Last year, however, Macmillan thriller Luckiest Girl Alive by Jessica Knoll was released internationally four to six months before the British edition came out. International markets were ready, judging by the buzz.

Before creating online buzz, marketers seek reactions in-house. They ask colleagues to read the book and share their thoughts. These are used as blurbs on advance review copies and posted on social media. Macmillan's BookBreak series of videos, for example, has book-loving employees talking about the titles they love and comparing covers and characters.

Macmillan's Ms Shields says: "You can't get people to fake their enthusiasm. Readers want a genuine response to the title."

Advance review copies traditionally have a different cover from the final product and are often very striking, in order to pique the interest of a reviewer or bookseller.

With the popularity of image- sharing, the cover design of a book has taken on new significance.

Hanya Yanagihara's A Little Life, a heart-breaking tale of four friends in New York City which was shortlisted for last year's Man Booker Prize, has a man's face on the cover of the Doubleday edition. Fans on Instagram now regularly post selfies with the book cover replacing their own faces, images that the author shares on her official account.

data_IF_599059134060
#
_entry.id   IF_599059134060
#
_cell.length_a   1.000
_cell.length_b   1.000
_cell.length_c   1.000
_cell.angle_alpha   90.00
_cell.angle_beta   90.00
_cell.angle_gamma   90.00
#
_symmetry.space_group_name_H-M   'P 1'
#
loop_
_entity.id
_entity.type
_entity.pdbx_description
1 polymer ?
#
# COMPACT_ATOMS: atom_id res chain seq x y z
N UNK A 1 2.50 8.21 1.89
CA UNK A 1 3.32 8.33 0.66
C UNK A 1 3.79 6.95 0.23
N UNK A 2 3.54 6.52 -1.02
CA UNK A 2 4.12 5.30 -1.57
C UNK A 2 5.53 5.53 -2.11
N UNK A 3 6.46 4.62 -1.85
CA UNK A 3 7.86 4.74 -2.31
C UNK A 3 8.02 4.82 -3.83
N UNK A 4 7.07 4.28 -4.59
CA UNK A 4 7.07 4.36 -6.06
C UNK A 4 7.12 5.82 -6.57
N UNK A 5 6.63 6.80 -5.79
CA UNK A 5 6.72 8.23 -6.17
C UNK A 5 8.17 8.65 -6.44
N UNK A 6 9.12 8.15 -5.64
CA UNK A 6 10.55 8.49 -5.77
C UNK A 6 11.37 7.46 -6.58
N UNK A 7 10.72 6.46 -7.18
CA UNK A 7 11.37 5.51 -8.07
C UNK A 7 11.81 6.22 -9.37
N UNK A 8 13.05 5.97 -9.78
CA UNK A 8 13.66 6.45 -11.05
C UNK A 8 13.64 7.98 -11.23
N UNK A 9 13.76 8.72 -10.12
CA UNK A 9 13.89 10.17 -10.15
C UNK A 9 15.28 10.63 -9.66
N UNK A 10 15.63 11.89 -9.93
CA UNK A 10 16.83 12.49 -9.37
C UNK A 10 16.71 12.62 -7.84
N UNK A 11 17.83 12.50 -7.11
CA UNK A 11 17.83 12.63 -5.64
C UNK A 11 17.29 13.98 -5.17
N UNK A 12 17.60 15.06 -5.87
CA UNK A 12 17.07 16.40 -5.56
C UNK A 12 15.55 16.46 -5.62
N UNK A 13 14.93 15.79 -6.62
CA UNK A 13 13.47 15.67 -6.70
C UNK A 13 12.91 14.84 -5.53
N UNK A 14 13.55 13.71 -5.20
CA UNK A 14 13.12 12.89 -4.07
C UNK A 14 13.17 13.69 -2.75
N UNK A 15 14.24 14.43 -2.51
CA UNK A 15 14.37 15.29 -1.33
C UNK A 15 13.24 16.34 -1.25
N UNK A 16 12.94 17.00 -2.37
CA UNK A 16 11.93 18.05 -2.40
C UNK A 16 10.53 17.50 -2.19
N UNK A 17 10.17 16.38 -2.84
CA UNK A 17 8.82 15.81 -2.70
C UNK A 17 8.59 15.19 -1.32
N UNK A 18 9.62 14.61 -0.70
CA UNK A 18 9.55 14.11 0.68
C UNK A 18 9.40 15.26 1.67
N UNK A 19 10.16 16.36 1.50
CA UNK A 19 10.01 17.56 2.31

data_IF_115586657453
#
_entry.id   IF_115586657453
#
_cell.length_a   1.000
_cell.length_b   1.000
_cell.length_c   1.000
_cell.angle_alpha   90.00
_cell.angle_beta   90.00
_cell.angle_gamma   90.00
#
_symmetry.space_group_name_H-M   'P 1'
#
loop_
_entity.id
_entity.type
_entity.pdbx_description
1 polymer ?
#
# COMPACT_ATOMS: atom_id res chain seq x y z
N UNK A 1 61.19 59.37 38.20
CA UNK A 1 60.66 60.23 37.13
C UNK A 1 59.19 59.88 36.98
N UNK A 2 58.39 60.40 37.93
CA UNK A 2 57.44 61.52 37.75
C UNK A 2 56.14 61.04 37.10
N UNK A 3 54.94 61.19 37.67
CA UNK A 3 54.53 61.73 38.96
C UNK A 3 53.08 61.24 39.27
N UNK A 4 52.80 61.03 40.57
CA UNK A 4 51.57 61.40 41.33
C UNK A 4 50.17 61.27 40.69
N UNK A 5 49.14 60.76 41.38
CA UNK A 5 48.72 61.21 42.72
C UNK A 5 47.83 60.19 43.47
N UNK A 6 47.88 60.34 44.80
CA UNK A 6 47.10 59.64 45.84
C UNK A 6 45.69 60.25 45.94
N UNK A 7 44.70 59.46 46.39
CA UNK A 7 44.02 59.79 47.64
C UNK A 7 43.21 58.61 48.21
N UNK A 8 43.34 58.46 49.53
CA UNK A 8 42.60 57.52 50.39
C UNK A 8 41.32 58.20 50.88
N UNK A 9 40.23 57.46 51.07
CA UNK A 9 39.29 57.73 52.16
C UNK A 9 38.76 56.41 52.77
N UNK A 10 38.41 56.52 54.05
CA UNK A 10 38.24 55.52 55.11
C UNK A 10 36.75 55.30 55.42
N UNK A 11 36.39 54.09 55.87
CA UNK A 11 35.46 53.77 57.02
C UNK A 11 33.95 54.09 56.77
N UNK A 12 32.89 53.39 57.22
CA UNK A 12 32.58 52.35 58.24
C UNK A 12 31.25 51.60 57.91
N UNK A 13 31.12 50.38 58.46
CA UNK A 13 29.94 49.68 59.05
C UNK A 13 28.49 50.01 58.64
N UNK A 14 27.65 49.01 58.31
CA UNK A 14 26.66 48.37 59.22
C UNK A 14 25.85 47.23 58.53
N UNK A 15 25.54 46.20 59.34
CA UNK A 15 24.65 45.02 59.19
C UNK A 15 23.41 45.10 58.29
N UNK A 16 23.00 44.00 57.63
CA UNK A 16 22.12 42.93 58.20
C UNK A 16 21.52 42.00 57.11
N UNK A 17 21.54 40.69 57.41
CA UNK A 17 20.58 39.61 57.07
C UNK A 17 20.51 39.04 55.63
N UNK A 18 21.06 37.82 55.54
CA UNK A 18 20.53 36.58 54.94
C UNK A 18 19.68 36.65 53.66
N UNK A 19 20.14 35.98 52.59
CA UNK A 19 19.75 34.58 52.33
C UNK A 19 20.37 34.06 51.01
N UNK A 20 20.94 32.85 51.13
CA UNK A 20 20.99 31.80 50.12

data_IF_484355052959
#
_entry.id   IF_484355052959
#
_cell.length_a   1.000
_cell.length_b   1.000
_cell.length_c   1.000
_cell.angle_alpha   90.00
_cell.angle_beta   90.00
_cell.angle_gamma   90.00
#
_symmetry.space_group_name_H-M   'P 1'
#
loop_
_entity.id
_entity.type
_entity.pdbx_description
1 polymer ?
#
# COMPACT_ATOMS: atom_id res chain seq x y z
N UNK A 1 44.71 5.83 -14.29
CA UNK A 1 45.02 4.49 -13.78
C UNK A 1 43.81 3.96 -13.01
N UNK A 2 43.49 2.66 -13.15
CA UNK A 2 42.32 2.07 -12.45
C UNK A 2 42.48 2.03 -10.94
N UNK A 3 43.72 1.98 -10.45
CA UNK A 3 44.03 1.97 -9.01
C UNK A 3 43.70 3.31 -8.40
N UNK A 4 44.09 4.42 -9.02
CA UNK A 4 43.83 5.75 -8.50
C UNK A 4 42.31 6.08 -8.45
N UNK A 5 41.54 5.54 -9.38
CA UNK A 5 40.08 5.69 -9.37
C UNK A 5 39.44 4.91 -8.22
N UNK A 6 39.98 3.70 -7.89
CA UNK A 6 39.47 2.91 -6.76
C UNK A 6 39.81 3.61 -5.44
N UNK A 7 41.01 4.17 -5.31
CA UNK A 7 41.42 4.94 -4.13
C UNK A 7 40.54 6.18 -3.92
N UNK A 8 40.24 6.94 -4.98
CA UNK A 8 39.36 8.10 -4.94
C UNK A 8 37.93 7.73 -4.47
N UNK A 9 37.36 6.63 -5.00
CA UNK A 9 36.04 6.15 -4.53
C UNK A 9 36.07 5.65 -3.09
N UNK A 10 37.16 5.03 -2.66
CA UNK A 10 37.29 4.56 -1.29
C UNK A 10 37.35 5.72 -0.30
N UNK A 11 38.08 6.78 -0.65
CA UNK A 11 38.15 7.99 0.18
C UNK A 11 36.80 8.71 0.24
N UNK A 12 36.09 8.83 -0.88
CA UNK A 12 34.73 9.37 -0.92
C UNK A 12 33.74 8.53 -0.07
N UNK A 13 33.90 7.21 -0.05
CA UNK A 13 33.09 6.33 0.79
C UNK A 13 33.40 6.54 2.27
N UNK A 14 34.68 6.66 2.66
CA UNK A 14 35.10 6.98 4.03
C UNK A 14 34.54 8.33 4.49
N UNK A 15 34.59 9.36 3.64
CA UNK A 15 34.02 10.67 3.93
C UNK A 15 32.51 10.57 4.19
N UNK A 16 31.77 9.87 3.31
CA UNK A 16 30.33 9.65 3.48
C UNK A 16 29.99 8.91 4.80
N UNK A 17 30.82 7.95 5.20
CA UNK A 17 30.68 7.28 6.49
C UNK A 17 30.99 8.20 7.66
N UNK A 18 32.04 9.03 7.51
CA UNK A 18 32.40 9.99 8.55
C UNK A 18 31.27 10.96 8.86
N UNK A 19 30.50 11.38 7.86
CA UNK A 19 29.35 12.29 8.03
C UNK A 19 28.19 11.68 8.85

There is also geat demand for the marketing materials launched to promote A Little Life, including tote bags featuring the names of the central characters. Tote bags or mugs with quotes from the new book are often offered free when a novel is launched.

With these new avenues of garnering publicity, a marketer's job has, in some ways, become harder.

"With social media, there's a lot of noise about a lot of books. Marketers have to find a way to be heard," says Ms Traynor of HarperCollins. "You still have to have a good message."

And, of course, a good read.

A version of this article appeared in the print edition of The Sunday Times on March 27, 2016, with the headline 'Creating online buzz to market new books'. Print Edition | Subscribe